Friday 28th April 2000
|Text too small?|
It is a fair bet (pun intended) that companies in several countries have watched closely the current drama about former South African cricket captain Hansie Cronje's alleged associations with bookmakers.
Business has strong links with many sporting codes through sponsorship and the use of sports stars for advertising endorsement contracts, the latter ranging from clothing to food, finance and travel.
Those businesses could become involved partly for social reasons but the main driver is that a return on investment in sport and individual sportspeople is a financial return in increased sales revenue from goods and services and consequent profitability.
Directors and executives of public companies have to account to shareholders for returns on all investments, whether directly in the organisation's daily production and sales or indirectly through such activities as sponsorship and the use of "celebrities" (real or as the result of public relations hype) to promote goods and services.
Businesspeople take a hard-nosed approach when events such as those allegedly involving Mr Cronje get into the public arena.
That was seen when South African companies moved quickly to cancel product endorsement contracts with him.
Some sponsors would take decidedly dim views, albeit it often privately, if teams and/or individuals got into strife away from sporting venues.
It may be thought unfair in some quarters that sportspeople, who are often relatively young and under general pressure from the media and the public, should have to conduct their private lives in goldfish bowls.
Maybe, but if they are willing to take the benefits of professional sport and the accompanying lucrative corporate contracts they have to put up with the consequences of adverse conduct, particularly when incidents involve offences against law and order.
The latter, by definition, take private lives into the public world.
Shareholders would legitimately be outraged if their companies were seen to financially support sportspeople involved in such offences, apart from the adverse response to the companies.
Any hard-nosed approach to Mr Cronje and any others can be contrasted with the almost naive initial response from the few sports commentators who saw the allegations as some kind of plot from the subcontinent, although most were more realistic.
There was the occasional link to claims of biased umpires, ball-tampering and other quasi-racist insinuations about Indian and Pakistani sport and doubts over the operations of the New Delhi police.
Then came the handwringing and fulminations against the descent of the gentleman's noble game into the underworld of illegal gambling and sleaze, bookmaking being forbidden in India.
Former English test cricket captain Tony Lewis's book Double Century: The Story of MCC and Cricket has fascinating stories about the history of betting and even dreaded "match-fixing" in the game.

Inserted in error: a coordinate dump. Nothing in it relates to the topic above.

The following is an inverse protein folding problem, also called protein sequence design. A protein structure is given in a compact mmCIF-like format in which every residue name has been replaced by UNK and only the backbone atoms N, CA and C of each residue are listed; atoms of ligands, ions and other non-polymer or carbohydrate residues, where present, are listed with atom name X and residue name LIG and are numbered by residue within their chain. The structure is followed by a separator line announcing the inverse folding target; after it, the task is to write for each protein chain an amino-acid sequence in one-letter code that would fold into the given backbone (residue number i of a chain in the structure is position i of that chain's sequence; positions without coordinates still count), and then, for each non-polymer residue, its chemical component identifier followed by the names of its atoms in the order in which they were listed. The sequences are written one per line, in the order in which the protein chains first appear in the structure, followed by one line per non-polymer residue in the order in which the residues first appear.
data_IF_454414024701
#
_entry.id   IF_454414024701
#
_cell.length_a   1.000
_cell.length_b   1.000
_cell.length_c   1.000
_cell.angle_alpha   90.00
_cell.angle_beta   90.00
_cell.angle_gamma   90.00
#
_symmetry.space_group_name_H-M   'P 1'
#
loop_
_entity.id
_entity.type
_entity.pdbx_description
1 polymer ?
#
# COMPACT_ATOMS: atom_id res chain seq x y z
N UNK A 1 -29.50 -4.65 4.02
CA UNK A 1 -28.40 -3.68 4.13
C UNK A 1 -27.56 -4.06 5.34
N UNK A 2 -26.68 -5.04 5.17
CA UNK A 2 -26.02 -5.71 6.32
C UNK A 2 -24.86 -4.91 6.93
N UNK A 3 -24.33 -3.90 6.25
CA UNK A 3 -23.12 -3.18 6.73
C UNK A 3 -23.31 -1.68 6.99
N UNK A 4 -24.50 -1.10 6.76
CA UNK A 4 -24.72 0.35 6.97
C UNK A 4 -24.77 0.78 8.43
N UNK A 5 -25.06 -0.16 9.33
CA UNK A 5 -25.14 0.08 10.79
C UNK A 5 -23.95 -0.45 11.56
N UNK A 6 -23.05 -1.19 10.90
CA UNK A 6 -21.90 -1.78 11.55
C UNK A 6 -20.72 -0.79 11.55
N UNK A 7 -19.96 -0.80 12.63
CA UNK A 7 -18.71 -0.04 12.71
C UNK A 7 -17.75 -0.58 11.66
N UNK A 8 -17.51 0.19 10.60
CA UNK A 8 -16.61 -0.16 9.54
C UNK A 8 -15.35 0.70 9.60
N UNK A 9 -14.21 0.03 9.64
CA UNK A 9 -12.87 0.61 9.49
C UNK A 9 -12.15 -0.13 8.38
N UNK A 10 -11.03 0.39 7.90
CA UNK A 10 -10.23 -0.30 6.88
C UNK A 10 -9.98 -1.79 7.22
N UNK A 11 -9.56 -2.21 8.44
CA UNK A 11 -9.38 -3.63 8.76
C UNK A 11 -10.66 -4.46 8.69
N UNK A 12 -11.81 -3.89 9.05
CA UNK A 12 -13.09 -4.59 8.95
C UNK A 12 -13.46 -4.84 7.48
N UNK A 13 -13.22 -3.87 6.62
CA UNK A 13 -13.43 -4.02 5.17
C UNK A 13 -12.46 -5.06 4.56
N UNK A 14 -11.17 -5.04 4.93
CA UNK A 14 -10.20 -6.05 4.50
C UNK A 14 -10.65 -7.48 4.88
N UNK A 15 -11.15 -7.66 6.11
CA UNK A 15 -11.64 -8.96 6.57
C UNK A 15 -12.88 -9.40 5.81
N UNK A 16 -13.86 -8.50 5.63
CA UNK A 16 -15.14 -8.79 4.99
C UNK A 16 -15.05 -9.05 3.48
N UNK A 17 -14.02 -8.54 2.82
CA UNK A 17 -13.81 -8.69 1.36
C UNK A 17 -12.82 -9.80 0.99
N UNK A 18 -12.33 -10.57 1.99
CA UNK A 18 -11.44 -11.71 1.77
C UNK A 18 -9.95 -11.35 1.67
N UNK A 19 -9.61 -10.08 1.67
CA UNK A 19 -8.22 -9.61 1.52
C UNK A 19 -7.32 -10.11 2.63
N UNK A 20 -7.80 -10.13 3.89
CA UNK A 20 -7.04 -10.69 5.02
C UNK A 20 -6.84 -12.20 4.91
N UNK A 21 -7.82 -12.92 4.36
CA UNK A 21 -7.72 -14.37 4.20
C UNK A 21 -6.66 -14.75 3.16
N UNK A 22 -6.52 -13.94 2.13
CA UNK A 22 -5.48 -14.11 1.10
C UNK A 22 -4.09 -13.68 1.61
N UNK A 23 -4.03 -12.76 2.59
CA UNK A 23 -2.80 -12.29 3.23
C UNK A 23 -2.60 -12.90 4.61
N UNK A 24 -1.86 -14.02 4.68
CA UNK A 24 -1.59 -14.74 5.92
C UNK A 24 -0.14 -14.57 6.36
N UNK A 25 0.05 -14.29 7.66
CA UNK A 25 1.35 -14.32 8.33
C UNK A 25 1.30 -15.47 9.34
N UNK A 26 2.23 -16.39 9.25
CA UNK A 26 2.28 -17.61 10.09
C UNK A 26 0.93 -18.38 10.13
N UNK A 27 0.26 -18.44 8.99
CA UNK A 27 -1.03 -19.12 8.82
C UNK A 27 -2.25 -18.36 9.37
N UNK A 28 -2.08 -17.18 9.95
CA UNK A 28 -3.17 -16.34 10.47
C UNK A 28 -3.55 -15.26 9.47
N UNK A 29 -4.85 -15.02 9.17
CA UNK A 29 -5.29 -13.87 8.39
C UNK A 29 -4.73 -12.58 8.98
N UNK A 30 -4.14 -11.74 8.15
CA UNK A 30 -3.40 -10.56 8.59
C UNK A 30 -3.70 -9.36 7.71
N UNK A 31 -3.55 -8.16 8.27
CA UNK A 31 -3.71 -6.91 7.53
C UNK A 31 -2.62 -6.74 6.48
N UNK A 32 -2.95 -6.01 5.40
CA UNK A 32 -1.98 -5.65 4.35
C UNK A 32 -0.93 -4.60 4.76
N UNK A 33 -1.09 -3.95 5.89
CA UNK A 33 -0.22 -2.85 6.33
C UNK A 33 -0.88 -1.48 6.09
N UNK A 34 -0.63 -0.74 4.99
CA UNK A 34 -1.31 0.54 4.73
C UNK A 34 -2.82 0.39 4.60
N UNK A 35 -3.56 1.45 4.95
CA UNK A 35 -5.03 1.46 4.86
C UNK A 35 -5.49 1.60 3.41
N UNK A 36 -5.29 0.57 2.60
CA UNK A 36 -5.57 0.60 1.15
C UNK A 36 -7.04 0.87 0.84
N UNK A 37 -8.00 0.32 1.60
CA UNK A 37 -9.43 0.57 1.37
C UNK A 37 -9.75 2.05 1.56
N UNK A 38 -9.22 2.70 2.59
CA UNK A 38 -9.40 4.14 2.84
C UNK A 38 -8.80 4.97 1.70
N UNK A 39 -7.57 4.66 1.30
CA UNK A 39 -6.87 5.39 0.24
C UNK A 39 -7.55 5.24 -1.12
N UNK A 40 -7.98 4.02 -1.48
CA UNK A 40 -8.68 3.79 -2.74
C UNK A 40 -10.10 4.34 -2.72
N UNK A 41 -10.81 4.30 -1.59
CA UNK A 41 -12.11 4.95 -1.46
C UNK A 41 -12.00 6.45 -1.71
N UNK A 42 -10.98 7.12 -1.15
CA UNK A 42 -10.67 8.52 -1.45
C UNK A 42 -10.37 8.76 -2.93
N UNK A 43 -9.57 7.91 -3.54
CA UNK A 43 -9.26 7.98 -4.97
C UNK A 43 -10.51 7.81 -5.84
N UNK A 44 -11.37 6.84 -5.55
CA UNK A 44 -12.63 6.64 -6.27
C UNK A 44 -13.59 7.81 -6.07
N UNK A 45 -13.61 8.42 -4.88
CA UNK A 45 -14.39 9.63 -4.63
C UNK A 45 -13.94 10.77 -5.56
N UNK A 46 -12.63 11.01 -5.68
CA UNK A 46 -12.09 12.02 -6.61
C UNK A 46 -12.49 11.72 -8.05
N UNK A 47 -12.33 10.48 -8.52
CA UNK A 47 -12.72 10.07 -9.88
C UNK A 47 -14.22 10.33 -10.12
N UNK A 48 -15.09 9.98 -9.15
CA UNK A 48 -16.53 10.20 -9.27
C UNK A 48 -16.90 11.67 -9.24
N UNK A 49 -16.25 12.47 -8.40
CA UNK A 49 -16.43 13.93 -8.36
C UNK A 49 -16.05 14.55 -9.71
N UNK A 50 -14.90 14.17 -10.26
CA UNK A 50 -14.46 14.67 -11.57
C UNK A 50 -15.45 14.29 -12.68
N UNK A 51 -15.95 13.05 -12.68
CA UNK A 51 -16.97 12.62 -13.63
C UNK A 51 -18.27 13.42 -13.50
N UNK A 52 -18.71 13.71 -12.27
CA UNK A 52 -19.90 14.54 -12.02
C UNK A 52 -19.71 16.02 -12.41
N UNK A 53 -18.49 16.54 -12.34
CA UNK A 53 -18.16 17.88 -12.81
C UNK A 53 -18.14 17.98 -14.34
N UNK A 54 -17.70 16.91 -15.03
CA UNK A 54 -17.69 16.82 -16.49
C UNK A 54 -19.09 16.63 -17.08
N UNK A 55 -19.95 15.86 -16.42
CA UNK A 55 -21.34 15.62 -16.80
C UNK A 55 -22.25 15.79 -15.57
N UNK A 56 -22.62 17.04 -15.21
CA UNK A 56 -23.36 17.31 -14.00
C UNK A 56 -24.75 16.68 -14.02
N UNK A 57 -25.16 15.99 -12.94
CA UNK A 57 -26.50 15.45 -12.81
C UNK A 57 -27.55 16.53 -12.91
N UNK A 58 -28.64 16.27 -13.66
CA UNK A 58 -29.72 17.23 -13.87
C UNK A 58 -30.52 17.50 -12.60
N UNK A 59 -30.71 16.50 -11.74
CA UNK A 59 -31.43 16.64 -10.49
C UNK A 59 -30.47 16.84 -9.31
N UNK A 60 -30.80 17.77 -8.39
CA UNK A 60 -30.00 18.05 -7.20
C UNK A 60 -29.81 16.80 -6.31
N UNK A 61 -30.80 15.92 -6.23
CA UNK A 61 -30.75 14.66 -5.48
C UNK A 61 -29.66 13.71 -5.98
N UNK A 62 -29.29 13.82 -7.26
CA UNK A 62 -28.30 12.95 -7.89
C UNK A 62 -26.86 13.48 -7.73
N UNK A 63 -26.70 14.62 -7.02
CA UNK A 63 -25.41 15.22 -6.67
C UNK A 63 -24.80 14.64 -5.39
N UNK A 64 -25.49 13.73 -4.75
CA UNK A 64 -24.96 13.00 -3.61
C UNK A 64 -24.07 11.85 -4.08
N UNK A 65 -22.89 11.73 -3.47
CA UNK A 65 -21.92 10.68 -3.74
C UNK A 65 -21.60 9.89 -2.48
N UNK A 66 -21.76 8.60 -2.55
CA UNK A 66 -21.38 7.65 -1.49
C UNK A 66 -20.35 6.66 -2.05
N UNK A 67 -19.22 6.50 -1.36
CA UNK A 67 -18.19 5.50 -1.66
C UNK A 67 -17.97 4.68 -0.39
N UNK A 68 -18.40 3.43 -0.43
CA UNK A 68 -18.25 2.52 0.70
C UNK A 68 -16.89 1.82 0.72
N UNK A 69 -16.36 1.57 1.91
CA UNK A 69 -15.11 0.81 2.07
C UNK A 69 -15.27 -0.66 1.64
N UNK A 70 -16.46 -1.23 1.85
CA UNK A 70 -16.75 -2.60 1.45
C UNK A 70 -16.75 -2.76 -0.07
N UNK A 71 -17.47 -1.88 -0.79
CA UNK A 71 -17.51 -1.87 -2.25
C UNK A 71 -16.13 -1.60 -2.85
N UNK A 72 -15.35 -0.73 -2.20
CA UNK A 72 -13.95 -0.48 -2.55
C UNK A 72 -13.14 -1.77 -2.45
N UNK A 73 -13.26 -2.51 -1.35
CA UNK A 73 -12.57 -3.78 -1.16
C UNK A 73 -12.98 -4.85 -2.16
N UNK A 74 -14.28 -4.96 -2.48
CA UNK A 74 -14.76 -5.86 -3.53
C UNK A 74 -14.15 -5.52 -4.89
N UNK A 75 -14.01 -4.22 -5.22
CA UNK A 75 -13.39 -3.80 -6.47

Mr Lewis recorded that in 1817 Surrey professional cricketer William Lambert was "warned off Lord's forever for 'selling' a match."
Lambert was, according to Mr Lewis, the first person to score a century in each innings of a match, achieved at Lord's in the same 1817.
Betting and its associated "selling" of matches went back much further.
Referring to the MCC's Laws of Cricket 1788, Mr Lewis says players were especially open to bribery when there was big money riding on their results and "legs" approached them.
"'Legs' were bookmakers' runners. They offered shady deals in dark corners and some players could not resist.
"Inevitably there was many a young cricketer up from the country, struggling to keep his money in his pockets in the big city.
"The 'legs' would be at him with ready cash. Even in winter, when the cricketer had gone home, a knock on the door could mean a 'leg' down from London trying to fix a contest for the next season."
Mr Lewis also wrote there were bets on individual innings, "even on the stroke" which sounds remarkably like the "spread betting" systems of bookmakers today.
It is interesting to speculate that when the English took cricket to India they could have included unsavoury practices in their bags.
The current problem for companies with sporting connections, and eventually for their shareholders, is sorting out dirtiness from purity. The vast majority of people involved in sport have never used drugs but drug-cheating remains an issue in many codes.
Equally, the vast majority have never been involved in associations with bookmakers or match-fixing (difficult as that can be, apart from spread-betting) even if they were at a level to have the opportunity.
Unfortunately, sport, gambling and corruption have been linked for years in many countries, whether in US baseball (recall the day a favourite team was sadly called the "Black" sox?), boxing (taking a "dive"), Australia (professional cycling at the start of the 1900s), horseracing everywhere, although that has improved massively in recent years, or monetary killing.
We have laws against crime, for example, but crime is widespread. There will always be pockets of such activity.
Companies play a part in cleaning them out through swift removal of their dollars when the cesspits are found.
No comments yet
Sky continues sports drive with extension to netball rights
Apple's asset-shuffling puts $270m value on PowerbyProxi
Fonterra lifts payout forecast on improving global dairy prices
22nd October 2019 Morning Report
NZ dollar hovers near 64 US cents in favourable risk environment
Broader review powers eyed for Climate Change Commission
MARKET CLOSE: NZ shares edge lower as global ructions weigh; Tourism Holdings sinks
NZ dollar rises as markets bet on US interest rate cut
Fonterra seeks further changes to dairy act
Tilt, Oji say transmission changes may discourage new generation